How Small Charities Can Get Big Benefits From Social Media- 5 Tips From Me

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This post was written in September 2013

 

People who know me know how passionate I am about social media and how much I care about supporting small charities too. Well, this is a post about how those interests collide.

Visceral Business have done some great recent work about social media and charities.  Their report, the 2013 Charity Social Index can be downloaded from their website. The Guardian has interpreted the results to show the advantage that smaller charities can have in this area. This certainly isn’t a new topic- here is the Guardian again two years ago, for example. Here is a post on the Institute of Fundraising’s page. Here is a superb guide from Social Misfits Media, which includes contributions from Meg Garlinghouse at LinkedIn and Claire Diaz-Ortiz at Twitter. Here is CharityComms great comprehensive guide too,  written by Vicky Browning and Matt Collins. Finally, here is a joint project between Google, Media Trust and Charity Technology Trust to help smaller charities thrive online. Some of the many people I enjoy following online to help me understand more about social media and charities are Rachel Beer, Jude Habib, Zoe Amar, Nisha KotechaKirsty Marrins, Paul Darigan, Scott HarrisonRhammel Afflick, Leon Ward  and many more!

Plus the absolute world guru in this area, is Beth Kanter.

I think that there are a number of important reasons why social media can be particularly powerful for small charities. The first is that I think social media, if used properly, is a way to start leveling the playing field. I can see lots of small charities who punch above their weight on social media in a way that their budgets would never allow them through traditional advertising and communications. I also think that social media is an excellent learning resources for smaller charities. For example, if there is an issue that is particularly interesting the charity sector one week, by going on Twitter and looking at what organisations I respect are saying, I can pick up a lot more than I could from the papers- for free! Social media interactions can stop small charities from being ‘closed’ organisations and can introduce support and ideas from around the world: who could fail to be excited about that?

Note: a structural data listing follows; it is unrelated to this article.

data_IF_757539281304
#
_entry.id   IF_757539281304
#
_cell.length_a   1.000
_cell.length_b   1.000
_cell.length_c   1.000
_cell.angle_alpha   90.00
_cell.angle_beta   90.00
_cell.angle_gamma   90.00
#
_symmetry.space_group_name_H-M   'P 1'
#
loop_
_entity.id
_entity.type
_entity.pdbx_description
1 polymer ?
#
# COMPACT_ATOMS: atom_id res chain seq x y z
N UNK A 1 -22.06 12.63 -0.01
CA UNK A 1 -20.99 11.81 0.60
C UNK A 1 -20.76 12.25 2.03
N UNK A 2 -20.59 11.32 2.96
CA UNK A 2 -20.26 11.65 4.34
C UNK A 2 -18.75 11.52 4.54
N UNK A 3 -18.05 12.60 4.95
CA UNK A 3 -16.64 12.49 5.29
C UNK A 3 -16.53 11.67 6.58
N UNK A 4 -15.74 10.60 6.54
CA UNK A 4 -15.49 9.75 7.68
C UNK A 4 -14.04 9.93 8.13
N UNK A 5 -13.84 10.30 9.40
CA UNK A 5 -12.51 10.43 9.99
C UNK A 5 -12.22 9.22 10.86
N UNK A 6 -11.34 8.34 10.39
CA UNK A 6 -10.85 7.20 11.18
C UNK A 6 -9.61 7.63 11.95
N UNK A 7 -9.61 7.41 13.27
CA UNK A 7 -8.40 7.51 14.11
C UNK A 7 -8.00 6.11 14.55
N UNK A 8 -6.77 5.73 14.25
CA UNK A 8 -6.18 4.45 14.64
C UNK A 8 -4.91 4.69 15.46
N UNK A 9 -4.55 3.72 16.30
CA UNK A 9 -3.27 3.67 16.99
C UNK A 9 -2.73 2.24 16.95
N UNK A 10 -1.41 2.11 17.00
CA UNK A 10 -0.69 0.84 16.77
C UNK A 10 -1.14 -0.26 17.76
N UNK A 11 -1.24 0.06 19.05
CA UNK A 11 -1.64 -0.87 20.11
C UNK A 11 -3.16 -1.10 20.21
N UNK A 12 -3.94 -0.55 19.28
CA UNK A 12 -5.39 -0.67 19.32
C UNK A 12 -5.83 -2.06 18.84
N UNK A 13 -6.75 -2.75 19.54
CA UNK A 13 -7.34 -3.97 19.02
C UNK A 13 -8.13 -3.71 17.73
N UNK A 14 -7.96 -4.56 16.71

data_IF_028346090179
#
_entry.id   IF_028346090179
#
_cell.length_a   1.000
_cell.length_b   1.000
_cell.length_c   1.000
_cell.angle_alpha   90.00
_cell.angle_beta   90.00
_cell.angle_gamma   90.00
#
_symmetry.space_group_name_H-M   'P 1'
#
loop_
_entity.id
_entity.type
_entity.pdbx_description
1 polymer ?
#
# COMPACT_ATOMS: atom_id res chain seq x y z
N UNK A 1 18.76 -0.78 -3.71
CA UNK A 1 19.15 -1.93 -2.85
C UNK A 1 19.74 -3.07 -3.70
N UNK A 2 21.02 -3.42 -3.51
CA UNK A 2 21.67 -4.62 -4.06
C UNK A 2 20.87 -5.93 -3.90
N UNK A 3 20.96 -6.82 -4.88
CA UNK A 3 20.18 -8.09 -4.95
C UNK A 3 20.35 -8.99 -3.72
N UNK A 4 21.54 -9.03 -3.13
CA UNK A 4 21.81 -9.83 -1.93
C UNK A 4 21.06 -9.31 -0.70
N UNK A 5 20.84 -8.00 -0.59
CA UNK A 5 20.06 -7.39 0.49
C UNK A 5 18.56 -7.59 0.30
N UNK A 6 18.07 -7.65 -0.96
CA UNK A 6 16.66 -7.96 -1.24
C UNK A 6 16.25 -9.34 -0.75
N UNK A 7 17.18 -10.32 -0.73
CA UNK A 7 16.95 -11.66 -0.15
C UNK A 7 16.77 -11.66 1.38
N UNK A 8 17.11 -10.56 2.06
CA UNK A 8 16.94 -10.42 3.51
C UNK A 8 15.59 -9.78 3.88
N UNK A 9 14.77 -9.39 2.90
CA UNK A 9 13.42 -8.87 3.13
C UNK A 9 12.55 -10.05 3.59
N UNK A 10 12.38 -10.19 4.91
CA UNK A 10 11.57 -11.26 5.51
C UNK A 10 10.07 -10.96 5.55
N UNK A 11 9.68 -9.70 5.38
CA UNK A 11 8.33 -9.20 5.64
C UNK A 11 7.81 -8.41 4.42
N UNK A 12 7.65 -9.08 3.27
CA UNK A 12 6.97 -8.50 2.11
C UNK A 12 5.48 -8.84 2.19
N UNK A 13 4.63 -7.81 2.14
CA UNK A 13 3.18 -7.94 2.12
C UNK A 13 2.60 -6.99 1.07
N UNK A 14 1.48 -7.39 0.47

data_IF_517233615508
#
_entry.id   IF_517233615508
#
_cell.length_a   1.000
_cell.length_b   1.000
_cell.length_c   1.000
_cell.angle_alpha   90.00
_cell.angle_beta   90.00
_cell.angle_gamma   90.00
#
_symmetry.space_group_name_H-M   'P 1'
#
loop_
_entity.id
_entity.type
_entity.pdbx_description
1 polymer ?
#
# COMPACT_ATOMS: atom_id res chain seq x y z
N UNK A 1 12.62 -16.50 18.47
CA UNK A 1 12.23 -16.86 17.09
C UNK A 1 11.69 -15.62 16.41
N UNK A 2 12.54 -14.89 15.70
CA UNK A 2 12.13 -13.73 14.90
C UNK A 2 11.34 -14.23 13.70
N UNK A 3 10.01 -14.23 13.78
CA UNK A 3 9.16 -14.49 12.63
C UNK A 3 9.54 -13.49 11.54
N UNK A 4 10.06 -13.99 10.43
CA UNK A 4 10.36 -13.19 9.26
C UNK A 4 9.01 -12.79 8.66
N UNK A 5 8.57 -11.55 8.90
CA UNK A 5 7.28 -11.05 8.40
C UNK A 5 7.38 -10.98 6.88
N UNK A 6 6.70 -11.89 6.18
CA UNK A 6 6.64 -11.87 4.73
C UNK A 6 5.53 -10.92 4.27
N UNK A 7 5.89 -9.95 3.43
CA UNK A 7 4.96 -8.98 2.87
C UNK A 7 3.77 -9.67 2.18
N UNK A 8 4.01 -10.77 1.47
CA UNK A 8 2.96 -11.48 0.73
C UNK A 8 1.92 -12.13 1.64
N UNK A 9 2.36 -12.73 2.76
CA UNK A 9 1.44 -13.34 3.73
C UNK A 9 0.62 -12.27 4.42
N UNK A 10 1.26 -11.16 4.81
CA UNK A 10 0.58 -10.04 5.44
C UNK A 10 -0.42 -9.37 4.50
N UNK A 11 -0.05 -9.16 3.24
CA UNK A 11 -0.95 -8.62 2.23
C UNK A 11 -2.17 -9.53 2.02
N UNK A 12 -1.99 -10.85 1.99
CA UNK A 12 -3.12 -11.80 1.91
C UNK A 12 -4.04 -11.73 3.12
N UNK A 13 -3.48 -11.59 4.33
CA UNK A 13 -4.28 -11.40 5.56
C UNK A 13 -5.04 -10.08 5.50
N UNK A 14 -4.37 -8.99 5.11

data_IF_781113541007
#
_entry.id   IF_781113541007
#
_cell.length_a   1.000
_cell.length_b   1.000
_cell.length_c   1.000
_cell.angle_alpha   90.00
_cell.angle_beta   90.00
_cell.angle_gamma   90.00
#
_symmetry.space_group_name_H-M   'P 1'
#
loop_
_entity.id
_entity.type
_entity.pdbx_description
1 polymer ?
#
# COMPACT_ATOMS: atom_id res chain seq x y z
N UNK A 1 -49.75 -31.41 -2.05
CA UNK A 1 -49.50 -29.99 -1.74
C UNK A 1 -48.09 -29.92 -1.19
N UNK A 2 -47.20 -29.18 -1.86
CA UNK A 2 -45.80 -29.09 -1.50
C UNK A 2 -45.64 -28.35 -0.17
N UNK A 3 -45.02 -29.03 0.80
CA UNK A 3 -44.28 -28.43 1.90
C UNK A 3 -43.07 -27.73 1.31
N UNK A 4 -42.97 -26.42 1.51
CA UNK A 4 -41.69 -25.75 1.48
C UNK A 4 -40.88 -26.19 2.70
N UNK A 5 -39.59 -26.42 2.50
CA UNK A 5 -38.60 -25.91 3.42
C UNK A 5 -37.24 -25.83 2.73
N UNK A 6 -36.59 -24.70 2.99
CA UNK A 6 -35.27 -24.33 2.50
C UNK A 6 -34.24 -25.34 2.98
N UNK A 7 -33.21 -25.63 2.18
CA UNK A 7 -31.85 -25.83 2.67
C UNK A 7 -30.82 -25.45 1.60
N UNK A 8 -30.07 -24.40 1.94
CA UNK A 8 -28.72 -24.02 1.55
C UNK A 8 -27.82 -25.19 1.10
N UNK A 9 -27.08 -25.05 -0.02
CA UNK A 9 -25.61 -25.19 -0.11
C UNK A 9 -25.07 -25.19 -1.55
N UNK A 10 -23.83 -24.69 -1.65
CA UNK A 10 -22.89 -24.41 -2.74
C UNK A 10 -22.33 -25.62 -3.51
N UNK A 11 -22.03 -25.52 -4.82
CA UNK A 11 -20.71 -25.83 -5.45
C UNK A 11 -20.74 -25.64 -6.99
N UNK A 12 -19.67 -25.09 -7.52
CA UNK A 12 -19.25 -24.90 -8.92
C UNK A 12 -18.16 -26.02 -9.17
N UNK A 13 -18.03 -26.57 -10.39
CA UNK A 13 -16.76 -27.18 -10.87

So my own top tips, in no particular order are:

1- Make that first step – As with pretty much any endeavour, the hardest step is the first one. When I joined Twitter, I didn’t see the point of it. It seemed full of inane celebrities babbling about a life beyond the reach of ordinary mortals, or people telling me they had Weetabix for breakfast. Over time thought, I began to see the value it had. Through Twitter I’ve now heard of new charities and initiatives, been inspired, read new research papers, made new contacts, shared some of my ideas and discovered a lot more about how the social sector can work more effectively around the world. When you first get involved with social media in any form, there is no reason to post/tweet/contribute a lot yourself (although once you start doing so it is likely to be a more rewarding experience). Take your time, listen and learn.

2- Don’t feel pressured – Sometimes it seems like the move towards social media puts people under a lot of pressure. You should be getting involved because you want your charity to be visible and you want to learn more, not because ‘everyone else is’. Similarly there are many forms of conflicting advice around things like how often you should tweet or what is the correct way to do things. Social media is new and is fluid and the rules are changing all the time. Be who you  want to be.